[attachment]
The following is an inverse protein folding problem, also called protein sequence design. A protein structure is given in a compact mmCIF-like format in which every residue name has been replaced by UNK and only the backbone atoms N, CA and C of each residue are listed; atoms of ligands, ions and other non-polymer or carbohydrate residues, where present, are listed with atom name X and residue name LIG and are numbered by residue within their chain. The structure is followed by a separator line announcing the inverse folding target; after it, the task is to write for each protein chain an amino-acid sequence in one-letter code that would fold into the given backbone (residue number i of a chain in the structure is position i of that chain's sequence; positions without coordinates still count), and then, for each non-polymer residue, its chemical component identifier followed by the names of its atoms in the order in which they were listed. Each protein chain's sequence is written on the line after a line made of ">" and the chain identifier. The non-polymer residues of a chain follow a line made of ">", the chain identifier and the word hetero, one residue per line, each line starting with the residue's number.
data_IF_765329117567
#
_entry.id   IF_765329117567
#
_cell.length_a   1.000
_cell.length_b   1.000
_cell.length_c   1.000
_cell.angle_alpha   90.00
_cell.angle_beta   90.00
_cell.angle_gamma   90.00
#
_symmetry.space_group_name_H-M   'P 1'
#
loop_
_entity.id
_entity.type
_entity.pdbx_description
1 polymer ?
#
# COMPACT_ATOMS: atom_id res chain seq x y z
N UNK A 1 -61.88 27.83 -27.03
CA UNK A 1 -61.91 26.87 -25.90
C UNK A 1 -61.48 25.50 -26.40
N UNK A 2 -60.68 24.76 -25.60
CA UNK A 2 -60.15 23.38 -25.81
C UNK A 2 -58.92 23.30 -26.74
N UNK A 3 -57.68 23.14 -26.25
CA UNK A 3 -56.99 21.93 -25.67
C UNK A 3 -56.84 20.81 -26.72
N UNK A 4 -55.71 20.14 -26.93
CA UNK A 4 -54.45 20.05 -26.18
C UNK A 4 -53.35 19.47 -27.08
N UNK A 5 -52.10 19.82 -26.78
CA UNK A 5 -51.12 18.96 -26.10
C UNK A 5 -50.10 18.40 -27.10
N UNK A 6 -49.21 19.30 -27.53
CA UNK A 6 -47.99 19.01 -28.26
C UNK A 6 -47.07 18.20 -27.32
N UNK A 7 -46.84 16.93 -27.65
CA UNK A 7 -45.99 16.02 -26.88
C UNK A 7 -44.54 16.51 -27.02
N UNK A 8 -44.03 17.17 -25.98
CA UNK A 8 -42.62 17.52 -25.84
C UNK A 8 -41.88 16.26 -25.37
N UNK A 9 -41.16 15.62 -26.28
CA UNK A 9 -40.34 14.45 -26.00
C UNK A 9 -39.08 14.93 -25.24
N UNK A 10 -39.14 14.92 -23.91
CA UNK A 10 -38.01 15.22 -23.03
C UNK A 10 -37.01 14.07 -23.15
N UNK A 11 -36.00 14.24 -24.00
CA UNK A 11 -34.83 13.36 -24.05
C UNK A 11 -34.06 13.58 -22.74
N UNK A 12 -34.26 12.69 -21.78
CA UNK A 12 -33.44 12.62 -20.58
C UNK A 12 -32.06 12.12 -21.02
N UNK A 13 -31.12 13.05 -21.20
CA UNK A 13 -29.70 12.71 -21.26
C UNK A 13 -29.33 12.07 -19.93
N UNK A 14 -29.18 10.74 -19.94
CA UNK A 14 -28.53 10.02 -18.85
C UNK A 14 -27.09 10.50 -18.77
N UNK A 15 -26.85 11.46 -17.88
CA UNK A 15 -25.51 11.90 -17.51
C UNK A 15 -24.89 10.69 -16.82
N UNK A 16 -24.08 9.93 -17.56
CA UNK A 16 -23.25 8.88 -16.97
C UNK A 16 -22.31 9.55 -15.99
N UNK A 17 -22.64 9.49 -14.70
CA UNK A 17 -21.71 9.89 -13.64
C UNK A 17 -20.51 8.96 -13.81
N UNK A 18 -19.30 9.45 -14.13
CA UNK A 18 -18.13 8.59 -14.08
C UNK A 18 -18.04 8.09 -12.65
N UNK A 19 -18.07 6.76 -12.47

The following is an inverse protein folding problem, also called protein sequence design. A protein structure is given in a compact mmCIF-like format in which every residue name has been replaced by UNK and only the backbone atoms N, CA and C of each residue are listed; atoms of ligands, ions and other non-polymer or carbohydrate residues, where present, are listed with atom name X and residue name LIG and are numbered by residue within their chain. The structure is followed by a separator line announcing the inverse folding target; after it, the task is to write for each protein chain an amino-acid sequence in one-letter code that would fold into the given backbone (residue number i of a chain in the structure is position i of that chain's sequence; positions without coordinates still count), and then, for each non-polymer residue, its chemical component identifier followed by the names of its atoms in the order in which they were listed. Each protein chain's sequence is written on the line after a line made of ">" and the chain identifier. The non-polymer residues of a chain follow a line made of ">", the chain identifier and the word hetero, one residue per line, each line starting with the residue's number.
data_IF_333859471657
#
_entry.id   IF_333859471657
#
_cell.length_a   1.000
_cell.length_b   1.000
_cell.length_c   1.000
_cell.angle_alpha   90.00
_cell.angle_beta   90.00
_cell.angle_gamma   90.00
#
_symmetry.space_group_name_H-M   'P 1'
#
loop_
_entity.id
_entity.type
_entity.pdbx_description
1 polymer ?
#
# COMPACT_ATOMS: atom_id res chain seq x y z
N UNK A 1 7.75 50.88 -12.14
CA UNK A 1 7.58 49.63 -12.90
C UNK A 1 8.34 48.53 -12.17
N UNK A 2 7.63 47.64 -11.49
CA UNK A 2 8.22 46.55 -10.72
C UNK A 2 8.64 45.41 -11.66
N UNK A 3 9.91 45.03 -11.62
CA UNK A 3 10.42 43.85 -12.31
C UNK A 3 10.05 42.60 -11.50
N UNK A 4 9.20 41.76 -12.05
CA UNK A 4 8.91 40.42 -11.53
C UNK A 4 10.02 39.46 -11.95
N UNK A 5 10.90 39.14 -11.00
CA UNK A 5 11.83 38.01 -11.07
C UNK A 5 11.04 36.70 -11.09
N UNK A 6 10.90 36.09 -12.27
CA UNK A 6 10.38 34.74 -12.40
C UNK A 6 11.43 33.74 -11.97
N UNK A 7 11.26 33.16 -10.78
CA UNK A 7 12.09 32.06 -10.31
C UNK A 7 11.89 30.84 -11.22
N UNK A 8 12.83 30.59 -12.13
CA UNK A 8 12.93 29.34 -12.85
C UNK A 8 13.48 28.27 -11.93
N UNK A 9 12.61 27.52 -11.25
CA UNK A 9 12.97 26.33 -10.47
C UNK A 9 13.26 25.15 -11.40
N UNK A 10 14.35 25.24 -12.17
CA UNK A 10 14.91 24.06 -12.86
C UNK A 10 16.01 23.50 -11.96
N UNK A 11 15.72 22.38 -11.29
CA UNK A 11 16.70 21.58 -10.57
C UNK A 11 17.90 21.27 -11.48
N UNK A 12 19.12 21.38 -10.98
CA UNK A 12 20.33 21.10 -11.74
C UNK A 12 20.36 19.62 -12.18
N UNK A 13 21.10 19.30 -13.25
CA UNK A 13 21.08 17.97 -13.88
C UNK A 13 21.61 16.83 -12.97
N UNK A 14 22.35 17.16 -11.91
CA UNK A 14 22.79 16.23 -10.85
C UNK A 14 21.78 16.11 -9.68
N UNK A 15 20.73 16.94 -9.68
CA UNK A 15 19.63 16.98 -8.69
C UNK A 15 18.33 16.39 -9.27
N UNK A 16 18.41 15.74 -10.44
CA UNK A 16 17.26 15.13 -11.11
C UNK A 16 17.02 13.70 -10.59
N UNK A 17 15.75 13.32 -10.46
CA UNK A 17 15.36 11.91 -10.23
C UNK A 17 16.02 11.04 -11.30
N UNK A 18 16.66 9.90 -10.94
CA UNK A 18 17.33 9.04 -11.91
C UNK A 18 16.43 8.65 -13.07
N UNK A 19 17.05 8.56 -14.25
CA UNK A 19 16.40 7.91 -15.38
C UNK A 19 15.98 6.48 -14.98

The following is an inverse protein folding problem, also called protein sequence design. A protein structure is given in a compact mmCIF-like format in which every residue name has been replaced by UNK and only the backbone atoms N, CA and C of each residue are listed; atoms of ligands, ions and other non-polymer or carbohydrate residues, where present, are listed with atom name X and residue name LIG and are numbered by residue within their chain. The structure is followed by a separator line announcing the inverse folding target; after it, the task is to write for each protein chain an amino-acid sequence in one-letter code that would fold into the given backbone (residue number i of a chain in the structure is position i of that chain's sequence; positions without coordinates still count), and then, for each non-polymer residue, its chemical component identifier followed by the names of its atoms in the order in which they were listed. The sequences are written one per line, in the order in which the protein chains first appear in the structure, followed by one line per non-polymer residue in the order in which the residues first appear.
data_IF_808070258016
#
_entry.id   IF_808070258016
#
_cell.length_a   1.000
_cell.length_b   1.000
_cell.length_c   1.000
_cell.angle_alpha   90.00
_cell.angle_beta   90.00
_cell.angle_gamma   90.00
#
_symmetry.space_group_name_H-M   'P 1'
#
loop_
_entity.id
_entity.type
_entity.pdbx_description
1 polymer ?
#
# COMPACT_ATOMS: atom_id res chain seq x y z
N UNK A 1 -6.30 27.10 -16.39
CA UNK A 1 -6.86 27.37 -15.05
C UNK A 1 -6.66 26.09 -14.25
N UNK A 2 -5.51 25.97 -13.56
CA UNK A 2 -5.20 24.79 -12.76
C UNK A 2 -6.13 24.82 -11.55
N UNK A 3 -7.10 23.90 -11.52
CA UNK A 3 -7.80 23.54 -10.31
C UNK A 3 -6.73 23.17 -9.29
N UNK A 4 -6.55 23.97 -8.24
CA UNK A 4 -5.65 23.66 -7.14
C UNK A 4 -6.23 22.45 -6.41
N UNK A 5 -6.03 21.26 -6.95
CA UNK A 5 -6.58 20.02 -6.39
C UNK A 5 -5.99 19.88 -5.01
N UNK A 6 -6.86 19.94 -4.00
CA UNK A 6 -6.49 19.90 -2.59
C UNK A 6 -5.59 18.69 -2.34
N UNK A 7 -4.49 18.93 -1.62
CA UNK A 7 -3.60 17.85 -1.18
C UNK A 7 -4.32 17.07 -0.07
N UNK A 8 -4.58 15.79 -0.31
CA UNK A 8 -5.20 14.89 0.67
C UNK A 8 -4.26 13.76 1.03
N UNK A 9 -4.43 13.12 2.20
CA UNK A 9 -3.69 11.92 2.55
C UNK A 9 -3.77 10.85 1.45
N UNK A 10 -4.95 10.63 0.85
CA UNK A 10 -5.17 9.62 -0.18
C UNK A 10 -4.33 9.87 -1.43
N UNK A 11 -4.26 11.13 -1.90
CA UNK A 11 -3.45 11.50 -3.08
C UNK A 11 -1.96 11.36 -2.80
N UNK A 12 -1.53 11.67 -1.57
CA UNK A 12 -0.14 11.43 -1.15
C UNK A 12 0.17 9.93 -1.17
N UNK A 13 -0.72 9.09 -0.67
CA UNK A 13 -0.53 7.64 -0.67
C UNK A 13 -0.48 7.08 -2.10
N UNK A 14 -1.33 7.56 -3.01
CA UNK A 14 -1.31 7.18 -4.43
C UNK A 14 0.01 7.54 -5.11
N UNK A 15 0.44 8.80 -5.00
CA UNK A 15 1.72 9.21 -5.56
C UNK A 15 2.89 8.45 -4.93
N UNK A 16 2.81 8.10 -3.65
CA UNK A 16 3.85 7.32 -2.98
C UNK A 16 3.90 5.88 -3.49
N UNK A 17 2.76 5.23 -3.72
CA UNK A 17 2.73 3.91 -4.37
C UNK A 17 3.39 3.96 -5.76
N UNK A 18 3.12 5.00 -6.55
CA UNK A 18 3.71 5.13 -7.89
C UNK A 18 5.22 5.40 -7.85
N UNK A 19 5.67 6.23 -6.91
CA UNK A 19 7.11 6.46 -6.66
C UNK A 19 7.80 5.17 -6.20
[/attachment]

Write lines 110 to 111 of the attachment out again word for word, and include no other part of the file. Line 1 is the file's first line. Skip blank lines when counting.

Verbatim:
N UNK A 5 10.90 39.14 -11.00
CA UNK A 5 11.83 38.01 -11.07